Engaging the disengaged: detracking English education for 9th and 10th grade students

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University of Alabama Libraries

This critical ethnographic qualitative case study uses a critical theory lens to discover the implications of academic tracking in a southeastern secondary school and to explore detracking English education for historically underserved students with critical literacy practices and multi-year placement. The purpose of the study was to determine the ways in which academic tracking affects standard and advanced classrooms, and to discover how detracking with critical literacy practices and multi-year placement might alter student engagement. In Vivo coding was used to analyze the data that included observations, field notes, interviews, and student artifacts, and was collected from 2015-2017. The findings indicated the district's academic tracking practices structure inequality and division in the school system; and, detracking 9th and 10th grade English education with critical literacy practices and multi-year placement engages historically underserved students. These findings support Freire’s notion of critical theory (1970), that argues for the amelioration of the oppressed through liberating practices aimed toward transforming the oppressive state. While similar studies have analyzed tracking, detracking, and critical literacy practices, they have not analyzed all three components in one study, from the teacher-researcher’s point of view, and in conjunction with the implementation of multi-year placement. This research provides insight into 1) a multi-year teaching approach in a secondary setting; often the studies focus on primary levels; 2) practical classroom applications of critical literacy practices from the teacher-researcher's point of view; often the studies explore theoretical assumptions; and, finally, 3) the entire detracking process. While many studies offer suggestions for detracking, very few explore what happens during or after classrooms are detracked.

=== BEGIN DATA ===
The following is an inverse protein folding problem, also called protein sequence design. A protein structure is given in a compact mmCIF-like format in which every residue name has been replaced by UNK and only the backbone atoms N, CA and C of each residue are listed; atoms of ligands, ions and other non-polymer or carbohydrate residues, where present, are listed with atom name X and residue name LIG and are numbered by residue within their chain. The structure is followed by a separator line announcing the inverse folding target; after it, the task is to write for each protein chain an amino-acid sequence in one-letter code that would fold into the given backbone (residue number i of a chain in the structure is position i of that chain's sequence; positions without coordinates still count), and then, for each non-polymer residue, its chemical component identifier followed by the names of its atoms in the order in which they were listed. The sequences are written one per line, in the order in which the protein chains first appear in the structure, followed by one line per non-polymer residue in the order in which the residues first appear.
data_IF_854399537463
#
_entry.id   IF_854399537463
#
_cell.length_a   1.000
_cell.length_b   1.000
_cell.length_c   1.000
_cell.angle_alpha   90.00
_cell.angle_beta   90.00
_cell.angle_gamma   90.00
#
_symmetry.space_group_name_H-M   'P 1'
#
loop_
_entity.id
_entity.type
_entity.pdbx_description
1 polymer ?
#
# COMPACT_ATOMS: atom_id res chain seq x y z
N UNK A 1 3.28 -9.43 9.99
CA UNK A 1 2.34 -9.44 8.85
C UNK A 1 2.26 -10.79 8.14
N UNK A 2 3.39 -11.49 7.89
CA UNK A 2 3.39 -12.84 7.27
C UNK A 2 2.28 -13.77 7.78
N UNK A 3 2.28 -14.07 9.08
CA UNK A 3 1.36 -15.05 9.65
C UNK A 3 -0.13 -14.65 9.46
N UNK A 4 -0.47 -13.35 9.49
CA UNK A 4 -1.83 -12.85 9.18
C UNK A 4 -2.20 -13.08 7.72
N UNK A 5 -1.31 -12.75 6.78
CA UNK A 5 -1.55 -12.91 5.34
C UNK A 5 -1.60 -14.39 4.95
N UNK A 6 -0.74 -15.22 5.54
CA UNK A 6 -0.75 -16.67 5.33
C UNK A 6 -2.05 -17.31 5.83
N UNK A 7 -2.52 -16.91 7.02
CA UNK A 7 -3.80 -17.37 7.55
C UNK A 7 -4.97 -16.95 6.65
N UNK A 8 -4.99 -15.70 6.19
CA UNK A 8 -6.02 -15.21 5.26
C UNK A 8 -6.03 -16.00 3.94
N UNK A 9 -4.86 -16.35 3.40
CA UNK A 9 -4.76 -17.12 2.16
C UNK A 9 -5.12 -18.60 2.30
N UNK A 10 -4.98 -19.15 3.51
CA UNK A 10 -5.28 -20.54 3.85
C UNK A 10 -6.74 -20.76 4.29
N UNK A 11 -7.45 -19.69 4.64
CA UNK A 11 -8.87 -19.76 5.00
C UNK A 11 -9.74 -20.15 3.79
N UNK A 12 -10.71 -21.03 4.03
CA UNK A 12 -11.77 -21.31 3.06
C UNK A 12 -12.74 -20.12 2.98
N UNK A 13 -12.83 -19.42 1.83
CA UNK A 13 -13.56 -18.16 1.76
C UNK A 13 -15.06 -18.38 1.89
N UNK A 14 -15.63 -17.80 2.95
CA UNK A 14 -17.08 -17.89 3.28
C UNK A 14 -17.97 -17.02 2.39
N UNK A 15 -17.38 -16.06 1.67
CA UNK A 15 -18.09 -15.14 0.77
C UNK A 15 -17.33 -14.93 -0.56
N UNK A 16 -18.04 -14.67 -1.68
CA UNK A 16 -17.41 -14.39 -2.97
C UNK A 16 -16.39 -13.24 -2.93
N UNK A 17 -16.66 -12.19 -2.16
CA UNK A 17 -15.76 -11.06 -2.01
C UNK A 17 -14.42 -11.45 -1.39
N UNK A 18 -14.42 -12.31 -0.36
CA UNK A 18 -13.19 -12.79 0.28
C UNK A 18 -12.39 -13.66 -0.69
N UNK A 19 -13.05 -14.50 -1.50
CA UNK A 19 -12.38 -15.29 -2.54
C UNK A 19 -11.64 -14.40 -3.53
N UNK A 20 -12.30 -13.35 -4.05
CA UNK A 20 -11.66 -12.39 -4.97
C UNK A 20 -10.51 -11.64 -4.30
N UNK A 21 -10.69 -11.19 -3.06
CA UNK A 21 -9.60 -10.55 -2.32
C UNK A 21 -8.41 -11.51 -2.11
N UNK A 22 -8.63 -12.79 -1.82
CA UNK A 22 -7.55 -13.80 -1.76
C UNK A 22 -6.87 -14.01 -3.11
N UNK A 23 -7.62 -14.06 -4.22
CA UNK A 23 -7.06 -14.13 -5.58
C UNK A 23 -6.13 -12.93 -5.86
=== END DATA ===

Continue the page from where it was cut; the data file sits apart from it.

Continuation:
Electronic Thesis or Dissertation
Curriculum development, English literature